Christmas Card 1943
This is a wartime Gander Christmas card is believed to be from 1943, with a possiblity it was a year later. It was probably an official card rather than something that could be bought at the base PX shopping facility because the name was printed inside the card is in the same characters as the main text. Given the quality and that the senders name was printed at the same time as the card, it could quite possibly have been reserved for senoir officers. (I used Photoshop to erase the name on this one.)
The name "Gander" can be clearly seen on the inside-
I noticed that the Lancaster on the cover of the Christmas card had the identification number “VN-N”. In the Royal Air Force and Commonwealth countries, the first two letters identified the Squadron which flew the airplane while the last number identified the aircraft itself. I wanted to discover more about this airplane, hoping in particular to find out why it had been selected for the cover of a card representing Gander.
The manufacturer’s serial number of the airplane was R5689. It was one of 200 originally ordered as “Manchesters” (a similar 2-engine airplane) from the AV Roe factories in Manchester England, but was finally built as a 4-engine Lancaster, model B1. These were delivered during the period February to July 1942 with Merlin 20 engines (same as on the famous Spitfire fighter). Here is a colour sketch of VN-N in its normal livery:
Lancaster R5689 (VN-N) was sent to 50 Squadron of the RAF on 22 June 1942. It took part in many key operations, bombing places such as Saarbrucken, Dussldorf, Le Havre, Essen and Wilhelmshaven. On its last run, it left Swinderby, England, at 19h15 on 18 September 1942 on a mine-laying operation. It crash landed and was written off at Thurlby, Lincolnshire, when both port engines conked out as the airplane was coming in to land. One of the seven member British, Australian and Canadian crew who lost his life was Sgt JR Gibbons of the RCAF, a fellow from the area of Brantford, Ont.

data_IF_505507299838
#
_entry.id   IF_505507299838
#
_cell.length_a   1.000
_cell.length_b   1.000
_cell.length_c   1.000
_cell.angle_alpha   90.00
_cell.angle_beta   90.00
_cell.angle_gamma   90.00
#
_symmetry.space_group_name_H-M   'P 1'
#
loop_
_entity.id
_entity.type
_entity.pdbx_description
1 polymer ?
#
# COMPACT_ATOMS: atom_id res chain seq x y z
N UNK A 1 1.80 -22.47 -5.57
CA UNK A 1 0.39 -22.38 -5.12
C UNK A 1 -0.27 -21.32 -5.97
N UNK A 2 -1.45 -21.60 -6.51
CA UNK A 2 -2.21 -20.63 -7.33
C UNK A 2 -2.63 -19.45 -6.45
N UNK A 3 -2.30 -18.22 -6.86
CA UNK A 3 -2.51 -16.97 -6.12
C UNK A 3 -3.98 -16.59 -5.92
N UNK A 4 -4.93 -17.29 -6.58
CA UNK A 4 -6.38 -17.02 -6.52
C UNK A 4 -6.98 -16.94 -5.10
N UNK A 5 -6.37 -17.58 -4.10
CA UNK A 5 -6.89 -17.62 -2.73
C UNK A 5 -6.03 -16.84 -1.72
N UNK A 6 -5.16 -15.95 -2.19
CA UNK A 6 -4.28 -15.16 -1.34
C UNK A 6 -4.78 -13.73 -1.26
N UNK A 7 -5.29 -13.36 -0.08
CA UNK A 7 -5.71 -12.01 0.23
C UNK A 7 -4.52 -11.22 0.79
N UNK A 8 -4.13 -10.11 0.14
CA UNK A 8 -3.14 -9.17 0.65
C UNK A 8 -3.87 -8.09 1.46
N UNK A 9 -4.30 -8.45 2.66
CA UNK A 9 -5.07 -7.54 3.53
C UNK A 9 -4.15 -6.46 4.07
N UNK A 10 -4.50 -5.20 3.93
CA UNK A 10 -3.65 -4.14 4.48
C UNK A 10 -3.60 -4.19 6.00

Here are two photos, from slightly different angles, one of which seems hand-coloured, which appear to be during the same pre-take-off line up at Swinderly:
It may be that VN-N was used for the cover because of Sgt Gibbons. But that appears unlikely because he didn’t seem to have any personal connection with Gander. The Lancaster itself was not one of those built in Canada and sent overseas. In any case it would unlikely that RCAF Gander would have selected its own card, especially as there were no Lanc bombers operating from Gander. It is thereforemost likely a general use RCAF model for the year.
However, for some reason, this particular aircraft comes up often in research on Lancasters, both in actual wartime photos, in sketches and in post war paintings. In one online chat group, some thought that VN-N was the most photographed Lancaster of WWII. I have read however that this particular airplane may have been used to make "air recognition" photos showing the front, side and bottom views to train air and ground crews in the instant recognition of a Lancaster so as not to shoot at it by mistake. These photos would therefore have been distributed in large quantity. Given that wartime secrecy precludes publishing the various aircraft beening used in different locations, it would therefore be quite logical to use this particular Lanc for generic purposes.
For those wish to learn more about the history of the Lanc and what it was like to be on one during real operations, the video below is excellent. It is however about 40 minutes long.
(Much thanks to Robert (Bob) Evans, Volunteer Curator at the Nanton Lancaster Air Museum in Nanton Alberta for his help on this.)